The Territorial State

Research output: Chapter in Book/Report/Conference proceedingChapter

Abstract

The ideal-type European state is a territorially bounded polity, which encloses coterminous economic, social, and political systems. The ‘end of territory’ in the face of national and, later, transnational integration, has frequently been pronounced. Rather than deterritorialization, we are witnessing a reterritorialization as economic, social, and political systems migrate to new levels, above, below, and across states. This is the process of rescaling. States have responded by institutional reform, seeking to recover control of systems that have escaped their purview. Territories have also been constructed bottom-up by political entrepreneurs. There have been significant divergences in public policy among regions. Rescaling and the construction of territory are inherently political and contested processes.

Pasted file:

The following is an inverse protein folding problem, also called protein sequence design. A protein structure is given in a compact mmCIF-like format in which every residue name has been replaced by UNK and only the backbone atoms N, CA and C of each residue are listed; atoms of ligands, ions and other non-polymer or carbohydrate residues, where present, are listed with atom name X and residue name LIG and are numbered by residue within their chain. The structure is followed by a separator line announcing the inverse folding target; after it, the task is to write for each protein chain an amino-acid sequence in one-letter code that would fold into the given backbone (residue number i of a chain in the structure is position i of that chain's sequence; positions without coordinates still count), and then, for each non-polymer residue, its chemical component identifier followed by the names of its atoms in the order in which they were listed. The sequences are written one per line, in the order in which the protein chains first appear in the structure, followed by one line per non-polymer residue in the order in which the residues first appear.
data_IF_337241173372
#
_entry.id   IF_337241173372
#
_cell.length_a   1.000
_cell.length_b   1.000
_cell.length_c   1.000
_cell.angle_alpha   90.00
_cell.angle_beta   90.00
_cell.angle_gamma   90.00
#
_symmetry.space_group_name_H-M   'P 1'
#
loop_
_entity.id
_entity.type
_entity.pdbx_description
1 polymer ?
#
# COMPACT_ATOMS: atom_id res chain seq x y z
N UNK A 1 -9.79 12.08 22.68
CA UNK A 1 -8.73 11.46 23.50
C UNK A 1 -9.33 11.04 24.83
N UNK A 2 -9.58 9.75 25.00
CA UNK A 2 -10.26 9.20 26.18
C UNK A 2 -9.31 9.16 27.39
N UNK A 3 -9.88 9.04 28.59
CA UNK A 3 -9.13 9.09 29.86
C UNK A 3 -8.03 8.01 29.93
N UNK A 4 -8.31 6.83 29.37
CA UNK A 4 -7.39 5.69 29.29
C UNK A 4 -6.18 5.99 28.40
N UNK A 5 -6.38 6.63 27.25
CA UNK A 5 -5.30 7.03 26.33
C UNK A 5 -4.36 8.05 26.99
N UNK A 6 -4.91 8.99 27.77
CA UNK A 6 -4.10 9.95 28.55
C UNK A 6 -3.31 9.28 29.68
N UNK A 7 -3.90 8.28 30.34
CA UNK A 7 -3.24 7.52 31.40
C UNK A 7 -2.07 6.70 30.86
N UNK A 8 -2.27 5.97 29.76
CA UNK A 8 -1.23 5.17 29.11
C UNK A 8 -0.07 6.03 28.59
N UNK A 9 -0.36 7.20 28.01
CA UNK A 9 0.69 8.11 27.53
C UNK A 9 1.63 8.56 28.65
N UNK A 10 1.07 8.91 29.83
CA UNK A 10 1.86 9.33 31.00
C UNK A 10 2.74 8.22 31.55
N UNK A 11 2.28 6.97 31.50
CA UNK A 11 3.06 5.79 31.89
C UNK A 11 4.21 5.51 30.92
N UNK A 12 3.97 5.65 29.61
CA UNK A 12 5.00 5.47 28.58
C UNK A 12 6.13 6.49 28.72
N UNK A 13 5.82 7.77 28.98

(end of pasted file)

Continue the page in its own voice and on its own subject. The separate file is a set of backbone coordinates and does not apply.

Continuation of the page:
Original languageEnglish
Title of host publicationReconfiguring European States in Crisis
EditorsDesmond King, Patrick Le Galès
Place of PublicationOxford
PublisherOxford University Press
Pages121-136
Number of pages16
ISBN (Print)9780198793373
DOIs
Publication statusPublished - 23 Feb 2017

Keywords

  • rescaling
  • regions
  • territory
  • space
  • regional government

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  • Cite this

    Keating, M. (2017). The Territorial State. In D. King, & P. Le Galès (Eds.), Reconfiguring European States in Crisis (pp. 121-136). [6] Oxford University Press. https://doi.org/10.1093/acprof:oso/9780198793373.003.0006